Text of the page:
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Contemporary Issues in Labour Studies (The Global Governance of Forced Labour in Supply and Labour Chains: From Theory to Policy)

In 2016, the United Nations adopted Target 8.7 as one of its Sustainable Development Goals, calling on all governments to take immediate and effective measures to end forced labour, modern slavery and human trafficking, as well as child labour in all its forms. Migrant workers and transnational supply chains are seen as two vectors that make forced labour a truly global problem, and there is a growing global consensus that “fair recruitment” initiatives and laws regulating supply chains are required. What does the contemporary focus on forced labour reveal about conventional understandings of global capitalism and labour exploitation? Who are the social actors shaping the “modern slavery” policy space? What are the governance mechanisms that have been developed to regulate forced labour? We will explore these questions throughout the seminar, drawing upon a range of theoretical lenses (such as feminism, Marxism, critical race and postcolonial theory) and different disciplinary perspectives (political economy, geography, anthropology, sociology and law, for instance). A key component of the seminar will be interrogating the relationship between theory and policy, and developing skills of policy analysis and policy writing using initiatives designed to eliminate forced labour in supply and labour chains as our focus.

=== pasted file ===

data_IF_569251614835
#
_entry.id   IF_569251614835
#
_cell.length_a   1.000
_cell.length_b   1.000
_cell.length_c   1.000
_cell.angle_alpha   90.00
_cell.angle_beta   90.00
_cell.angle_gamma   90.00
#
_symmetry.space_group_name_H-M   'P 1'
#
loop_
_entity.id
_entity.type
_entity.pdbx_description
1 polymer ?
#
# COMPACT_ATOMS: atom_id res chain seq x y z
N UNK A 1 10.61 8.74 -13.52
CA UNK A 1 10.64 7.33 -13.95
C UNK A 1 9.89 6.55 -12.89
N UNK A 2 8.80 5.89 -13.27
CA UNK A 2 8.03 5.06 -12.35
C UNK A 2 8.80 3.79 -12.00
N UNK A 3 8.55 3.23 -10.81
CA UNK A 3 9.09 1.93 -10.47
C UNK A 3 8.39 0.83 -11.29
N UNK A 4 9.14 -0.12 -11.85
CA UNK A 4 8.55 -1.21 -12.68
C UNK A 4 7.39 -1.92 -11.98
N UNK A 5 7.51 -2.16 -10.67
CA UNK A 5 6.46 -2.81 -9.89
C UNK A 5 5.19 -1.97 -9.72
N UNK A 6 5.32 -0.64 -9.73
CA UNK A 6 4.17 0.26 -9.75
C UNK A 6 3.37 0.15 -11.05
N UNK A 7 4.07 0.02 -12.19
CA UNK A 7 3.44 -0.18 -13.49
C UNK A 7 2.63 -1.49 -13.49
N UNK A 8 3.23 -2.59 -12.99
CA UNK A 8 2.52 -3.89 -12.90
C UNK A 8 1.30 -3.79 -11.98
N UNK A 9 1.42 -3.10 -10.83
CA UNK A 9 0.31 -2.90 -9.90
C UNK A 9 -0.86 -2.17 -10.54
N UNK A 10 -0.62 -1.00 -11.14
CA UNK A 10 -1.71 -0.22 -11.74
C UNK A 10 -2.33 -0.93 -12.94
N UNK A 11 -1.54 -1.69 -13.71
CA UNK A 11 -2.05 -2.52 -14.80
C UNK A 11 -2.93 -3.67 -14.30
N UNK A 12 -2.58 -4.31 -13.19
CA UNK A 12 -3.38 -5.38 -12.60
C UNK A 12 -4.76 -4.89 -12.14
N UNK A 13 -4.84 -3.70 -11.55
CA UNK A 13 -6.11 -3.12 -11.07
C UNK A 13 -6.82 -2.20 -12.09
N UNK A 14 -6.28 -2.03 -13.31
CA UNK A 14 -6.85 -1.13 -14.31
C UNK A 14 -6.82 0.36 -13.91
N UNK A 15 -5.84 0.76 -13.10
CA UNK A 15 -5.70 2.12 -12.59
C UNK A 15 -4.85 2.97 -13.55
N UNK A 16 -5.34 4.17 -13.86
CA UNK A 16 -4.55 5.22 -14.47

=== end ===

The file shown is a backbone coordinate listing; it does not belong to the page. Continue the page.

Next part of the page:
Unit(s): 3.0 Level(s): Graduate Term(s): Fall Offered?: Yes Language?: No

Judy Fudge

Professor | LIUNA Enrico Henry Mancinelli Professor in Global Labour Issues